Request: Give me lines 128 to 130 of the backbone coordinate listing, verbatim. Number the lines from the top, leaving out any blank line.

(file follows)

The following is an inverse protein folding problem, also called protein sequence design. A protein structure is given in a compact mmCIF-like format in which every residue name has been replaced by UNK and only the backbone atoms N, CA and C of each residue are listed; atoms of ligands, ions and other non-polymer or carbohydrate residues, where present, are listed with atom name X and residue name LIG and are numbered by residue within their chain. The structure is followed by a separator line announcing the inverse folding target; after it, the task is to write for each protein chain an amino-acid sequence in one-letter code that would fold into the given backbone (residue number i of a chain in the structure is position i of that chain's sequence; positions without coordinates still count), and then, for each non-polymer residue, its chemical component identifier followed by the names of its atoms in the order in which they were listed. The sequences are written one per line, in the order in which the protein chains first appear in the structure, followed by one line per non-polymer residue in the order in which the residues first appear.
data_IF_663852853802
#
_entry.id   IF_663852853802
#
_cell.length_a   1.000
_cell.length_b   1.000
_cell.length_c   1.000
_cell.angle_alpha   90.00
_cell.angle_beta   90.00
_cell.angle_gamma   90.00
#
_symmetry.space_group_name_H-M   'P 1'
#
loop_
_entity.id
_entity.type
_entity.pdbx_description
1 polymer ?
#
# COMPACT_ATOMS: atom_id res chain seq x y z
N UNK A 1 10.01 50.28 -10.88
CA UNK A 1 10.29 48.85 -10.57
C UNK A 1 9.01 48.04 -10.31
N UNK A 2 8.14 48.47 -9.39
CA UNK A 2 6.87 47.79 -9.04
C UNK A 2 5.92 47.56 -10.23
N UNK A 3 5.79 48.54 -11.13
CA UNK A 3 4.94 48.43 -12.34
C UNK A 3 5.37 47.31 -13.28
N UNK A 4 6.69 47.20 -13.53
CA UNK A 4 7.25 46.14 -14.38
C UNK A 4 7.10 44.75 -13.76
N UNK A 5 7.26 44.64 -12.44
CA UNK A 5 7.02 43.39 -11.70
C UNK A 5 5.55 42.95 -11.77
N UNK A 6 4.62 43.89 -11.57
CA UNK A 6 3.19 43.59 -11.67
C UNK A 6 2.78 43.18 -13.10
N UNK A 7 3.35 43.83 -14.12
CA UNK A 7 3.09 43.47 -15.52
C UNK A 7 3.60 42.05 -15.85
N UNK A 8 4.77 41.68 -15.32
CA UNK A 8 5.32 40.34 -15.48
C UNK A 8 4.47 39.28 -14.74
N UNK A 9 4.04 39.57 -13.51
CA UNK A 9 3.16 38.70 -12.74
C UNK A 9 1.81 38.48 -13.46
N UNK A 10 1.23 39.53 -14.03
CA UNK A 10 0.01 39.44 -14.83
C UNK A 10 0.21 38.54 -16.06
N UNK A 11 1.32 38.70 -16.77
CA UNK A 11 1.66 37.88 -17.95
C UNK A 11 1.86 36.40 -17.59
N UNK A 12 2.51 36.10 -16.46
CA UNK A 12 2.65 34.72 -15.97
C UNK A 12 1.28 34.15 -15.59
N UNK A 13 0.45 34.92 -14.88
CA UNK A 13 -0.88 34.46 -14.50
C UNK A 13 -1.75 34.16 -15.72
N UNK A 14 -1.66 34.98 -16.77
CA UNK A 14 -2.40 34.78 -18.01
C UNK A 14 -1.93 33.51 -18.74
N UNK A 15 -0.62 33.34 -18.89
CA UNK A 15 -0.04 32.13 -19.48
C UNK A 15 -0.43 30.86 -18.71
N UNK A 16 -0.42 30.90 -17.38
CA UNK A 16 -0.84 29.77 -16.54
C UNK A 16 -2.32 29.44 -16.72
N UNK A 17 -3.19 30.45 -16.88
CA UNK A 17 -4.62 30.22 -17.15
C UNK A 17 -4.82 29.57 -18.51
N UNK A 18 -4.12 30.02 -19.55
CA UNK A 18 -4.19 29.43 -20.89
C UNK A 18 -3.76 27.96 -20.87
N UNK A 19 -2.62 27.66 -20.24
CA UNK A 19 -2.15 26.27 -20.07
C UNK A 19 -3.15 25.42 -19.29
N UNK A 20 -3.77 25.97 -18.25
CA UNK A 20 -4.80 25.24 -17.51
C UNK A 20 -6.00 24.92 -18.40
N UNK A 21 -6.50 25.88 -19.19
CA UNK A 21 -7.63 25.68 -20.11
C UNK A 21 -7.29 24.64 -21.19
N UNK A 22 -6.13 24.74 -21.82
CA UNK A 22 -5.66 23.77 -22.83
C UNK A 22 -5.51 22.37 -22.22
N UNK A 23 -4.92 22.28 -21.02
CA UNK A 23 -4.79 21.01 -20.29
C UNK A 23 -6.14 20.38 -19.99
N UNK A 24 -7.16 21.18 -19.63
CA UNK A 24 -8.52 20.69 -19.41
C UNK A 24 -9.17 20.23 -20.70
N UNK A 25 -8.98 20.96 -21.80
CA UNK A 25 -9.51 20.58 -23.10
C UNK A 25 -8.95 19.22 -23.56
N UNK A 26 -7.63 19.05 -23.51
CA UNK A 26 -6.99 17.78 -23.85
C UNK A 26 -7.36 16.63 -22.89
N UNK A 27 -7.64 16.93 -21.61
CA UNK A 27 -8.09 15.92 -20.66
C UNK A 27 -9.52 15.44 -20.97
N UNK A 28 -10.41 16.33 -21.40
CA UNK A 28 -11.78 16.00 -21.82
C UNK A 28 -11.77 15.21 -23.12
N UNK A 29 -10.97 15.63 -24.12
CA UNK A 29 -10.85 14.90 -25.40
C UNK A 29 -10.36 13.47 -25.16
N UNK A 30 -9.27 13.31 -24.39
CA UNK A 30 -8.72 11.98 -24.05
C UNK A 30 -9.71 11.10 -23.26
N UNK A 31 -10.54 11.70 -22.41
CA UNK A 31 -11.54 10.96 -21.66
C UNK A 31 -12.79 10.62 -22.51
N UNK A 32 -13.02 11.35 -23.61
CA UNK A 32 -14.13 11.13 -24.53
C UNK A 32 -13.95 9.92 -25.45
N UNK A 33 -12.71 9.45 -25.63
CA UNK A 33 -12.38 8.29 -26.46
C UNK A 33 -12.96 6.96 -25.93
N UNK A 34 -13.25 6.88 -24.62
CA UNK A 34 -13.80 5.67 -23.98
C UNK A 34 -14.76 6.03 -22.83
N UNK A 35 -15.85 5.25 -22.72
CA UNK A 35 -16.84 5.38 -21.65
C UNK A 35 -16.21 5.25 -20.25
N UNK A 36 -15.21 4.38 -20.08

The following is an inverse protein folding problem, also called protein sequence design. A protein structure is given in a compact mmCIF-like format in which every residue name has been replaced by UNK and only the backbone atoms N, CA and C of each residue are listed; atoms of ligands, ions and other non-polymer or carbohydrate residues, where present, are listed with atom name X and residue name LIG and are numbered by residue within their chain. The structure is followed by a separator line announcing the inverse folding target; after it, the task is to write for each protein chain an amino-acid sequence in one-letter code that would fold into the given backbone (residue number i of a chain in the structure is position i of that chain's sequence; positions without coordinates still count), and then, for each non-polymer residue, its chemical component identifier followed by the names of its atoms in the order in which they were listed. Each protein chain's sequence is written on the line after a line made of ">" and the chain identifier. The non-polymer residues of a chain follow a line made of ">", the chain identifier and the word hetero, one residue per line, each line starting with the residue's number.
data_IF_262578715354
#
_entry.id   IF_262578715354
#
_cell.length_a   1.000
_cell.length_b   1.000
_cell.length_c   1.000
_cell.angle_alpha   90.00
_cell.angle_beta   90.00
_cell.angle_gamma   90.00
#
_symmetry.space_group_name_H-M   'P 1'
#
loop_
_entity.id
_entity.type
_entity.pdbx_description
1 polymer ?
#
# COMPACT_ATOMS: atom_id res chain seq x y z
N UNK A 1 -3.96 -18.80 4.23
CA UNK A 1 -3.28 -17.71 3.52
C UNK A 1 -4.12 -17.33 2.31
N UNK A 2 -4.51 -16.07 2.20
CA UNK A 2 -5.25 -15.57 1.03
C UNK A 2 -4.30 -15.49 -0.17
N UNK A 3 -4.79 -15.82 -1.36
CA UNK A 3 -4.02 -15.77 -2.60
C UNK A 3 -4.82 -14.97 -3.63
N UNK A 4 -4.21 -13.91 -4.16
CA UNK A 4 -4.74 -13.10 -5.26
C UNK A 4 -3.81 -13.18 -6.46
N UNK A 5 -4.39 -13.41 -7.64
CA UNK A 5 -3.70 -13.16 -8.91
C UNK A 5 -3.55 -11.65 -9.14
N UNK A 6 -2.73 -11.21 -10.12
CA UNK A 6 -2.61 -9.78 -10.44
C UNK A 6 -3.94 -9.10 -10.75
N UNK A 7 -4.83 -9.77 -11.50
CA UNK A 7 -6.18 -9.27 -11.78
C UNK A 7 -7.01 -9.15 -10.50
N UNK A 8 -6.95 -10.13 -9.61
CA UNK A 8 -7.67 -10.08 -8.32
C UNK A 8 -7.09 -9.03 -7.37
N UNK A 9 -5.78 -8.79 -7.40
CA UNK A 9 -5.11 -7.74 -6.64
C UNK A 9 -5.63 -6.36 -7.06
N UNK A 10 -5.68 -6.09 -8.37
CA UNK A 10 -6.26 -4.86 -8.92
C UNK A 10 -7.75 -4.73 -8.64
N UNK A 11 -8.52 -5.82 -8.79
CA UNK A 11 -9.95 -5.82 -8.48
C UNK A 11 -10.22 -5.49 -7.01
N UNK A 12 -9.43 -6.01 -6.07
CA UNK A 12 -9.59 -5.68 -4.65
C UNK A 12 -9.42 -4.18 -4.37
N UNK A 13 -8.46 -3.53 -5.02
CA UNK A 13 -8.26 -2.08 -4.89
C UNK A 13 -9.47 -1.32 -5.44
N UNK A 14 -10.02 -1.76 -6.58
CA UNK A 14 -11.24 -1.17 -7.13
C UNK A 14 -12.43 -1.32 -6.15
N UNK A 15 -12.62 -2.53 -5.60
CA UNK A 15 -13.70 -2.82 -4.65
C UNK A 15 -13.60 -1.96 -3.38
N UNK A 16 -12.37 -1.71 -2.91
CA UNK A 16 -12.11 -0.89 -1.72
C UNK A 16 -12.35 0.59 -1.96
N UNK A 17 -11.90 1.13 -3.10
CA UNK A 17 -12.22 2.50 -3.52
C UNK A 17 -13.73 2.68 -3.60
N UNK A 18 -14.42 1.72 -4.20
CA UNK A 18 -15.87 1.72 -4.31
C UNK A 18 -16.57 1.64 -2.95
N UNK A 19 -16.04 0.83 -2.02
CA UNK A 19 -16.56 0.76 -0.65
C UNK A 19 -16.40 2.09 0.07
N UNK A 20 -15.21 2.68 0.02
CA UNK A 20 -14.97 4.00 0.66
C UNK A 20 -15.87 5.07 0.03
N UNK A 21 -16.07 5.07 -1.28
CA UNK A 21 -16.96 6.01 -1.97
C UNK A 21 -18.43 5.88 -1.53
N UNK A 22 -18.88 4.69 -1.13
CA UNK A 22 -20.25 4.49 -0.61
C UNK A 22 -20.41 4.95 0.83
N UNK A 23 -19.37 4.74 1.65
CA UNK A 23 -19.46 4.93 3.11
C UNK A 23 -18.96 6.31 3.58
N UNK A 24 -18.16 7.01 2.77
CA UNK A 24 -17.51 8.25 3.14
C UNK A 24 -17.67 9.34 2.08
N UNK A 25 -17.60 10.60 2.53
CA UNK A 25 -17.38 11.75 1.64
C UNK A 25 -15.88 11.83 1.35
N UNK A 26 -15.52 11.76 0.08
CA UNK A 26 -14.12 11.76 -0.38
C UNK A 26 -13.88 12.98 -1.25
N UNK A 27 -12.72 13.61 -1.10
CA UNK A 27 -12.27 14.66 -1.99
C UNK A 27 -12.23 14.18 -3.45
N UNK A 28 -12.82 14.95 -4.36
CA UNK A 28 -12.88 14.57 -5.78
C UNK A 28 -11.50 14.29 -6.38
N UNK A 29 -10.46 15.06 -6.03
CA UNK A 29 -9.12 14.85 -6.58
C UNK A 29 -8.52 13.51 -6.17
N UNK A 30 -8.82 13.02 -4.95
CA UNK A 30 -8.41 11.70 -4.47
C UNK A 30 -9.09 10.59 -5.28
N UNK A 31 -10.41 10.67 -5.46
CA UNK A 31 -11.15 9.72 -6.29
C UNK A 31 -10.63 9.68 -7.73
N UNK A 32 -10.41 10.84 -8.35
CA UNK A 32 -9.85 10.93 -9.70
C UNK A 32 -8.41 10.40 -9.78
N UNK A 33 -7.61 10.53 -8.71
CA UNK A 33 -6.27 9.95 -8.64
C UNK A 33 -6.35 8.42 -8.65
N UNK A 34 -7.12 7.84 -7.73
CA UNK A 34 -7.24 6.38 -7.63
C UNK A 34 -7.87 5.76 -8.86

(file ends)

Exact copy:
The following is an inverse protein folding problem, also called protein sequence design. A protein structure is given in a compact mmCIF-like format in which every residue name has been replaced by UNK and only the backbone atoms N, CA and C of each residue are listed; atoms of ligands, ions and other non-polymer or carbohydrate residues, where present, are listed with atom name X and residue name LIG and are numbered by residue within their chain. The structure is followed by a separator line announcing the inverse folding target; after it, the task is to write for each protein chain an amino-acid sequence in one-letter code that would fold into the given backbone (residue number i of a chain in the structure is position i of that chain's sequence; positions without coordinates still count), and then, for each non-polymer residue, its chemical component identifier followed by the names of its atoms in the order in which they were listed. Each protein chain's sequence is written on the line after a line made of ">" and the chain identifier. The non-polymer residues of a chain follow a line made of ">", the chain identifier and the word hetero, one residue per line, each line starting with the residue's number.
data_IF_262578715354
#